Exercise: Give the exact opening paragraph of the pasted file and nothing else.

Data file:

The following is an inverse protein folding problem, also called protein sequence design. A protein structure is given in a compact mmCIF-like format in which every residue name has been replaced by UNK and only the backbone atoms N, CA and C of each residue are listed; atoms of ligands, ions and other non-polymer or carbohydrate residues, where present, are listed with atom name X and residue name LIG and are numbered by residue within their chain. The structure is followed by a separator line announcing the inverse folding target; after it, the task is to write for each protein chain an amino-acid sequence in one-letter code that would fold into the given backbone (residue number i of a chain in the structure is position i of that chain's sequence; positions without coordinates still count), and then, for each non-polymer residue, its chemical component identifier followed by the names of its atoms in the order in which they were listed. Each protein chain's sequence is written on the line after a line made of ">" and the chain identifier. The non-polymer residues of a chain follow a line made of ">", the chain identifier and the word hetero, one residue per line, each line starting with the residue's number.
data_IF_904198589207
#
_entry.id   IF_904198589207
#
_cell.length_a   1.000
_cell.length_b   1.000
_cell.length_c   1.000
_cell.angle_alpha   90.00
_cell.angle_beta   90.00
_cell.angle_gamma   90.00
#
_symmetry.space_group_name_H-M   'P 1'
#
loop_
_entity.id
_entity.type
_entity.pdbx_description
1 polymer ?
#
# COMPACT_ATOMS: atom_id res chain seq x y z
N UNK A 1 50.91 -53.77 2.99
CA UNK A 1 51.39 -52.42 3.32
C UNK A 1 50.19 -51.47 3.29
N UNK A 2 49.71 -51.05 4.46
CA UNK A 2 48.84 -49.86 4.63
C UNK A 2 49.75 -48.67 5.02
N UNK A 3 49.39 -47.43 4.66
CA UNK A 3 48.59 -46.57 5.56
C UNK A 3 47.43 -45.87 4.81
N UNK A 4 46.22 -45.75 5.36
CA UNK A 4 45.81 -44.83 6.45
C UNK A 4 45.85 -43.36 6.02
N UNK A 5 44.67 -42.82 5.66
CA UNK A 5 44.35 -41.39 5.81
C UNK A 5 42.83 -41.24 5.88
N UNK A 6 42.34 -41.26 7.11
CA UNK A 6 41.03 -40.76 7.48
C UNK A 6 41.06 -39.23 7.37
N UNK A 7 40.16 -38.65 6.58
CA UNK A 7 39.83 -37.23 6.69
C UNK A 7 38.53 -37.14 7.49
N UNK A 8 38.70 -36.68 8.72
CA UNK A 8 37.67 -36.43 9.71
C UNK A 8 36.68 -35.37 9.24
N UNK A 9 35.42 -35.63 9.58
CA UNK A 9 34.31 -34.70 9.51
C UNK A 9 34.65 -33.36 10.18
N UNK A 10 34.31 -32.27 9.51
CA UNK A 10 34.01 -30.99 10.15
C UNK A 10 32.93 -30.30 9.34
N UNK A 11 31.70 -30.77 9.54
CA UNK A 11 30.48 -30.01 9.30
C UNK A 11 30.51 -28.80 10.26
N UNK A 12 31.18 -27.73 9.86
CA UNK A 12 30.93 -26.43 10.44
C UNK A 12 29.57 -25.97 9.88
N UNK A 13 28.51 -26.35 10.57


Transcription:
The following is an inverse protein folding problem, also called protein sequence design. A protein structure is given in a compact mmCIF-like format in which every residue name has been replaced by UNK and only the backbone atoms N, CA and C of each residue are listed; atoms of ligands, ions and other non-polymer or carbohydrate residues, where present, are listed with atom name X and residue name LIG and are numbered by residue within their chain. The structure is followed by a separator line announcing the inverse folding target; after it, the task is to write for each protein chain an amino-acid sequence in one-letter code that would fold into the given backbone (residue number i of a chain in the structure is position i of that chain's sequence; positions without coordinates still count), and then, for each non-polymer residue, its chemical component identifier followed by the names of its atoms in the order in which they were listed. Each protein chain's sequence is written on the line after a line made of ">" and the chain identifier. The non-polymer residues of a chain follow a line made of ">", the chain identifier and the word hetero, one residue per line, each line starting with the residue's number.